05.05.1937 – 24.09.2014

Vladimir Kadyshevsky was a prominent scientist in elementary particle theory and high energy physics. The name of V.Kadyshevsky is connected with the relativistic formulation of the quantum field theory in the quantized space-time that satisfies the unitarity requirements and the generalized causality condition. His works in this field were internationally acknowledged and anticipated the research on non-commutative geometry in the 1990s, which has become today the focus of theoreticians’ attention. In the theory of internal symmetry V.Kadyshevsky postulated a number of correlations for effective cross sections, mass and magnetic moments of hadrons that were proved experimentally. Even before the Standard Model of electroweak interactions was constructed, he studied lepton–hadron symmetries that are revealed in weak processes. His unfailing interest in the most challenging and principal issues in physics, creative approaches in research and rich intuition were his outstanding features.

V.Kadyshevsky was born on 5 May 1937 in Moscow. From 1946 to 1954 he studied at the Suvorov Military School in Sverdlovsk. Having graduated from the School with summa cum laude, Vladimir entered the Physics Department of the Lomonosov Moscow State University. Immediately in the first years of studies he expressed interest in theoretical physics. In 1959 his Diploma Thesis “On Mass Spectrum and Fundamental Length in Field Theory” (scientific leader: D.Shirkov; referee: M.Markov) won the First Prize and was awarded with the Medal of the USSR Ministry of Higher Education at the All-Union competition of students’ theses. In 1960 V.Kadyshevsky graduated from the University and continued his studies as a postgraduate at the Chair of N.Bogoliubov. In 1962 V.Kadyshevsky successfully defended his PhD Thesis and joined the Laboratory of Theoretical Physics of JINR.

From 1964, V.Kadyshevsky published a cycle of papers dedicated to covariant Hamiltonian formulation of quantum field theory. He worked out a unique diagram technique that, unlike the well-known Feynman technique, operates on amplitudes on mass surface. Its application to the problem of interaction of two relativistic particles allowed him to cut the number of variables and establish the 3D integral equation for the relativistic scattering amplitude, now known as the Kadyshevsky equation. Kadyshevsky’s approach, which is theoretically consistent, allows one to transfer research methods, intuition and experience accumulated in the theory of analogous non-relativistic systems, for example, of few-nucleon atomic nuclei, to the sphere of elementary particle physics. It is not by chance that the Kadyshevsky equation is used by physicists from various countries for practical calculations of hadron–hadron interactions and for the description of the hadron quark structure.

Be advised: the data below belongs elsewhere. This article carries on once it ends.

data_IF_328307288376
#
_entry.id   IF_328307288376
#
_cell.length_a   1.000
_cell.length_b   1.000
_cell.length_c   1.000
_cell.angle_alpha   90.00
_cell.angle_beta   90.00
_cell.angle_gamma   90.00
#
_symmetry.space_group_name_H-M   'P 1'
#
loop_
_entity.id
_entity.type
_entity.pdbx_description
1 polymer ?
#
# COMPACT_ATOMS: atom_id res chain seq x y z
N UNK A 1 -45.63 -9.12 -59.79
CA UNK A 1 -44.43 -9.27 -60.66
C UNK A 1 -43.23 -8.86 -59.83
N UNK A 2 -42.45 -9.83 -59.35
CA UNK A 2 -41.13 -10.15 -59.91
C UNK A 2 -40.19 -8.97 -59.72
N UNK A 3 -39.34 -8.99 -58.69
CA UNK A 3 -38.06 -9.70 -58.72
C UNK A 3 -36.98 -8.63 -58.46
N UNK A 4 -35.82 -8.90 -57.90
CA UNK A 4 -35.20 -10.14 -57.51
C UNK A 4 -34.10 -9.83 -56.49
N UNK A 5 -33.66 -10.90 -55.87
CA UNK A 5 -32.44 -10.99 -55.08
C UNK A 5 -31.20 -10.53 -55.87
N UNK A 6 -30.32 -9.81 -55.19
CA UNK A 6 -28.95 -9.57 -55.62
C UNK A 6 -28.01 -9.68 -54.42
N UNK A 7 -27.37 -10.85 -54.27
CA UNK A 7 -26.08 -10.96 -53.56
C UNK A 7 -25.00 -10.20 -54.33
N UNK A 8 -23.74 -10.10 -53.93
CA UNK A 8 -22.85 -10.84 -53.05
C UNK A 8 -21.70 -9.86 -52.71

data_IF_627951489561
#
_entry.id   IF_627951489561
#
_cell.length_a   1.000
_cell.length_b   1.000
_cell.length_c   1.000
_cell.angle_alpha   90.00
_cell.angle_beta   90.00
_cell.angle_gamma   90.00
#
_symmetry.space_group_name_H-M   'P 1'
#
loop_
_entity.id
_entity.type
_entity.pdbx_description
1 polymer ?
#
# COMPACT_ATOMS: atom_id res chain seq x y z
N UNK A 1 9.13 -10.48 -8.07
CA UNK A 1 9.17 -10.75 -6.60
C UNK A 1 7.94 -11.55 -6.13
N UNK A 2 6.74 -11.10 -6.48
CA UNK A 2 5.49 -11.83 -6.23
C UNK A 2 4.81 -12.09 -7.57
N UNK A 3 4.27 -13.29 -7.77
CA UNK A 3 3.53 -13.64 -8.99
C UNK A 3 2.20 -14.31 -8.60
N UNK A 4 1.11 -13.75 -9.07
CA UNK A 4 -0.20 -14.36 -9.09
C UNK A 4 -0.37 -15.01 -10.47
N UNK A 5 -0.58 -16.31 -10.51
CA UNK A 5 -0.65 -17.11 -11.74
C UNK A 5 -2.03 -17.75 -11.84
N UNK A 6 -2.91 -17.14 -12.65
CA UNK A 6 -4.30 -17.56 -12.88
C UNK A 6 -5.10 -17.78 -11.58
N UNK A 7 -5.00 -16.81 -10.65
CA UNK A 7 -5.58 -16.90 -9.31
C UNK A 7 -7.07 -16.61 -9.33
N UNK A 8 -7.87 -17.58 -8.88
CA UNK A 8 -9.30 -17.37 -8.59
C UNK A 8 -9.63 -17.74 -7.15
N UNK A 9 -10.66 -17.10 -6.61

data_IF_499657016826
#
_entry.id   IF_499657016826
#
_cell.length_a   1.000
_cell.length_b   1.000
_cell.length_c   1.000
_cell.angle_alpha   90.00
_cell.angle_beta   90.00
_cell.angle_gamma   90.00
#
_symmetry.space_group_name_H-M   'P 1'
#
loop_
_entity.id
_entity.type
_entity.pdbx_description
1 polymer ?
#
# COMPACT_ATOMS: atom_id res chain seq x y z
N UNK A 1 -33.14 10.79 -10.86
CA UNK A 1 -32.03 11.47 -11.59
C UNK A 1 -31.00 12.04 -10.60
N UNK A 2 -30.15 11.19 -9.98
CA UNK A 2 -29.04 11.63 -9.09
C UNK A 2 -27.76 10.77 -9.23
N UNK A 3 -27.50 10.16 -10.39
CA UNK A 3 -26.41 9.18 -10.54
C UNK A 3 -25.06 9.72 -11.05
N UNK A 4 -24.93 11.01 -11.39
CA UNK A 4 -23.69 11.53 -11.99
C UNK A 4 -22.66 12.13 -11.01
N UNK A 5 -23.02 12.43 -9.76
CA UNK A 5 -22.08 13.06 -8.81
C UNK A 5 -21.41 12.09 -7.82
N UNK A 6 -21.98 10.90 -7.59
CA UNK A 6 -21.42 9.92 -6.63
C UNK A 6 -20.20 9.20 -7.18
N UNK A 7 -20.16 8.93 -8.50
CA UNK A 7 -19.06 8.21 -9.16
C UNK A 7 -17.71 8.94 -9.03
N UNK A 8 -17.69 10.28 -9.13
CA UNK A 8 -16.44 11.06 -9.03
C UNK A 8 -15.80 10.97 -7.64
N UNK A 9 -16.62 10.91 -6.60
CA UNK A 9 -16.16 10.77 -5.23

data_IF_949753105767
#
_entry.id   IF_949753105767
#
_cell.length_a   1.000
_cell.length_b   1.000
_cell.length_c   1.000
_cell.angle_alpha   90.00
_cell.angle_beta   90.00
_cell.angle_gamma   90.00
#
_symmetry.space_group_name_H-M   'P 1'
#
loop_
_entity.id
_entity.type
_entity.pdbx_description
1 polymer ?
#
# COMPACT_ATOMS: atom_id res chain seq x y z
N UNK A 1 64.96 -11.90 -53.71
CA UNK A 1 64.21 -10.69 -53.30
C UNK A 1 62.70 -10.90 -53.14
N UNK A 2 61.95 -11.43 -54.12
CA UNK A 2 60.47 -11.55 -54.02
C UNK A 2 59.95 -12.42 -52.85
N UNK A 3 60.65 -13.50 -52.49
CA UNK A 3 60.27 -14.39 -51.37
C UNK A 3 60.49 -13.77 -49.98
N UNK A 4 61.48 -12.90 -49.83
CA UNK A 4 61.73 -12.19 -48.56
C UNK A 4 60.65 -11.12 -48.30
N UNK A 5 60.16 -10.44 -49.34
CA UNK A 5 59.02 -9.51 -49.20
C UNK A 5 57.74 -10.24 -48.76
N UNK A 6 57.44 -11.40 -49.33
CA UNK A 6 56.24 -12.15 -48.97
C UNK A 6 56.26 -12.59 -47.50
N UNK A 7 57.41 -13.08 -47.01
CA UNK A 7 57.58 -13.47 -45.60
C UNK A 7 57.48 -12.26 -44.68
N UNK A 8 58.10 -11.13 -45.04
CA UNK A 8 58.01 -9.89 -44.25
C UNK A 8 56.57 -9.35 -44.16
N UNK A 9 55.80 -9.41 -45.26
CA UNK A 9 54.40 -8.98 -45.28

Since 1970 V.Kadyshevsky was Professor of the MSU Physics Department where for many years he headed the Elementary Particle Physics Chair. He trained 15 Candidates and 5 Doctors of Science. Many of his disciples became famous scientists and are working successfully in scientific centres in Russia and abroad. He repeatedly guided the work of schools for young scientists, international symposia and conferences. On the initiative of V.Kadyshevsky in 1994 a new university was opened in Dubna that was named the International University of Nature, Society and Man. In 1995 he became its President.